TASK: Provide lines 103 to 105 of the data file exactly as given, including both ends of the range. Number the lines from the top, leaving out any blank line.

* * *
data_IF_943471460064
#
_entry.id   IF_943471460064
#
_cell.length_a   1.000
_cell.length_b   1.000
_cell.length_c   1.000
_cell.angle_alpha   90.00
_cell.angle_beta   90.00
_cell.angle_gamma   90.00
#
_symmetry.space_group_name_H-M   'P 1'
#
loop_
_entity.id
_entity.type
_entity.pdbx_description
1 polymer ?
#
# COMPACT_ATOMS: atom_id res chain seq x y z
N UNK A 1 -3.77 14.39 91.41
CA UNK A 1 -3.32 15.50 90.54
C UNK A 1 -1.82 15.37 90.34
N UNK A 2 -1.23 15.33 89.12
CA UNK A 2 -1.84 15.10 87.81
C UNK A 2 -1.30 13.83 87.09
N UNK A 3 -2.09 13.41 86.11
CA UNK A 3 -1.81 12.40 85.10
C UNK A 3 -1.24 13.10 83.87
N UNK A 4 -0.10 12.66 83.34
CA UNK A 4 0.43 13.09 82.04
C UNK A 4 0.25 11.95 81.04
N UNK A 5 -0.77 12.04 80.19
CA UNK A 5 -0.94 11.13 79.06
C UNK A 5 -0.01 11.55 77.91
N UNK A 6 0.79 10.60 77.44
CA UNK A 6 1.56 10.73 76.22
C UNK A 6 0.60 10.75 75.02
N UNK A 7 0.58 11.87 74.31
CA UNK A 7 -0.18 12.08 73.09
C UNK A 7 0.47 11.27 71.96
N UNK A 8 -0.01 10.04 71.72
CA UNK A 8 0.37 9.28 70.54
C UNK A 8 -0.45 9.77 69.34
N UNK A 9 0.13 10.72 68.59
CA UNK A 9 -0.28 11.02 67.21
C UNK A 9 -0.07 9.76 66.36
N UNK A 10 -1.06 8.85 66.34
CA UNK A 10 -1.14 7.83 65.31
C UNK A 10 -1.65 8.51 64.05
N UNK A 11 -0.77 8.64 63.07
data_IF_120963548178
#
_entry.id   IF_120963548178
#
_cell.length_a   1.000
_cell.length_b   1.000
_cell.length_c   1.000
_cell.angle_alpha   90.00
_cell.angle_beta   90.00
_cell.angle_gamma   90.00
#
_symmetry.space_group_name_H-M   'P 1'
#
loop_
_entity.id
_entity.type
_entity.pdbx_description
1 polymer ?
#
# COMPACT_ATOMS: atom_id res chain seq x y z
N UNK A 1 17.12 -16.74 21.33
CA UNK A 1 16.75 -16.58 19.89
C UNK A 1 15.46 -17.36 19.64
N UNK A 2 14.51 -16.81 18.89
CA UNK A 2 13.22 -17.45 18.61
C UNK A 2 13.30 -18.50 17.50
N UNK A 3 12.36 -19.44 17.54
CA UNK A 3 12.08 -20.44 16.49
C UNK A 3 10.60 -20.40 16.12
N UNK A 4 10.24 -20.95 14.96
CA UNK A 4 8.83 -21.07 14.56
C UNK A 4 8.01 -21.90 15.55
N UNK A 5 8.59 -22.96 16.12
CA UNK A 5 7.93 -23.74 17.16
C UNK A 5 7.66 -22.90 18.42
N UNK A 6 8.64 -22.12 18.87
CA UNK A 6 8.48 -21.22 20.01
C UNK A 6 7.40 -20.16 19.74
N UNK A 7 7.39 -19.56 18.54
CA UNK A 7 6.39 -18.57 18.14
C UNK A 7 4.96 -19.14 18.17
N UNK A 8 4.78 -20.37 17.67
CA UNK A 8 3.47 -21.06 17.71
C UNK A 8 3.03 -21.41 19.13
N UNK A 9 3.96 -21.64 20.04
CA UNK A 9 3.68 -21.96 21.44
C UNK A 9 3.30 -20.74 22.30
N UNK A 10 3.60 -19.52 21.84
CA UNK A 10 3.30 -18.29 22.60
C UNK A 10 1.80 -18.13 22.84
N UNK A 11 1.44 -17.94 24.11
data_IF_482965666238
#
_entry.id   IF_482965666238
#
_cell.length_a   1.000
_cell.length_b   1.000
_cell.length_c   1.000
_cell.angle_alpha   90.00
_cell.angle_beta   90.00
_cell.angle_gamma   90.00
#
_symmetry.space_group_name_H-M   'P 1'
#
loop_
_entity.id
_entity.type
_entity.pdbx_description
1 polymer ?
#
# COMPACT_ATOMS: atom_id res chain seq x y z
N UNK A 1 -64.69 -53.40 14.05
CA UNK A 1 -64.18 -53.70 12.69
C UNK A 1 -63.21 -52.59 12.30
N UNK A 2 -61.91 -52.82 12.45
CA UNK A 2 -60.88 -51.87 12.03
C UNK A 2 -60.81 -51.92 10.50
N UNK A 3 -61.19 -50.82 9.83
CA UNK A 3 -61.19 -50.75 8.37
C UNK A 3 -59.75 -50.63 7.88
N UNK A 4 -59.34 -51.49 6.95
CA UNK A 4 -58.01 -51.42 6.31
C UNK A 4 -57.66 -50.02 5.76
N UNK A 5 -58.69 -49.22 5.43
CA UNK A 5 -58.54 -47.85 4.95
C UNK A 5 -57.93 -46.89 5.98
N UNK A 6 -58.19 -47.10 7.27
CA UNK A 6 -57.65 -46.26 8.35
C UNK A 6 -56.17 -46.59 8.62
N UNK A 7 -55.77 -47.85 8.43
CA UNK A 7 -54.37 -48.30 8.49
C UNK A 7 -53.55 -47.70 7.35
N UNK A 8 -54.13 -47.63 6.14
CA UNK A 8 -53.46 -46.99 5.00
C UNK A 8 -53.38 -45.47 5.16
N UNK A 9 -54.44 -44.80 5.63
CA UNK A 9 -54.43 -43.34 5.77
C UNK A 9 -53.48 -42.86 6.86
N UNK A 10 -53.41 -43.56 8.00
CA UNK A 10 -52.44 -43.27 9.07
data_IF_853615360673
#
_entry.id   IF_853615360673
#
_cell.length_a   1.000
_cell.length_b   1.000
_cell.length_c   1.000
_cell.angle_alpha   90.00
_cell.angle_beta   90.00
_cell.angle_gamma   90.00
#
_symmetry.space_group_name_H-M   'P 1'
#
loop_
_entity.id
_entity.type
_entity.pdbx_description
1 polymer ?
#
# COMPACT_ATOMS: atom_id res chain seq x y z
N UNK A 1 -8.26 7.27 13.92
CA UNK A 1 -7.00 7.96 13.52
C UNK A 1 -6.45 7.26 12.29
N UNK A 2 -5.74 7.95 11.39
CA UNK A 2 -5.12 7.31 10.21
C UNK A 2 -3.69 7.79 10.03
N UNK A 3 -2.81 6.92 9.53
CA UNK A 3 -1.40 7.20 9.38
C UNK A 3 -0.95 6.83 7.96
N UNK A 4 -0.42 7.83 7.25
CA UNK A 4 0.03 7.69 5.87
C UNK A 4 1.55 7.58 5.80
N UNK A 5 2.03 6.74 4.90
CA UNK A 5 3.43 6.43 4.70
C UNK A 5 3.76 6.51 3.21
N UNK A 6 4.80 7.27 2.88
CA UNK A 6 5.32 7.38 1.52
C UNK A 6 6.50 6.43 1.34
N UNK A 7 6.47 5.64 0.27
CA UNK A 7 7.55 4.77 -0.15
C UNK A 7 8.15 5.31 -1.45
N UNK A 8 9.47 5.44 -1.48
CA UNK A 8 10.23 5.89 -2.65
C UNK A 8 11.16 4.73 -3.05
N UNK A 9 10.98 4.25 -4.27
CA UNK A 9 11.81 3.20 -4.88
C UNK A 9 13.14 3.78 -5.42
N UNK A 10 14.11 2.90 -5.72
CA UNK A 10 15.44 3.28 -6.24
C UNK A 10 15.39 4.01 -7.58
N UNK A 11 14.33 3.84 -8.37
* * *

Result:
data_IF_482965666238
#
_entry.id   IF_482965666238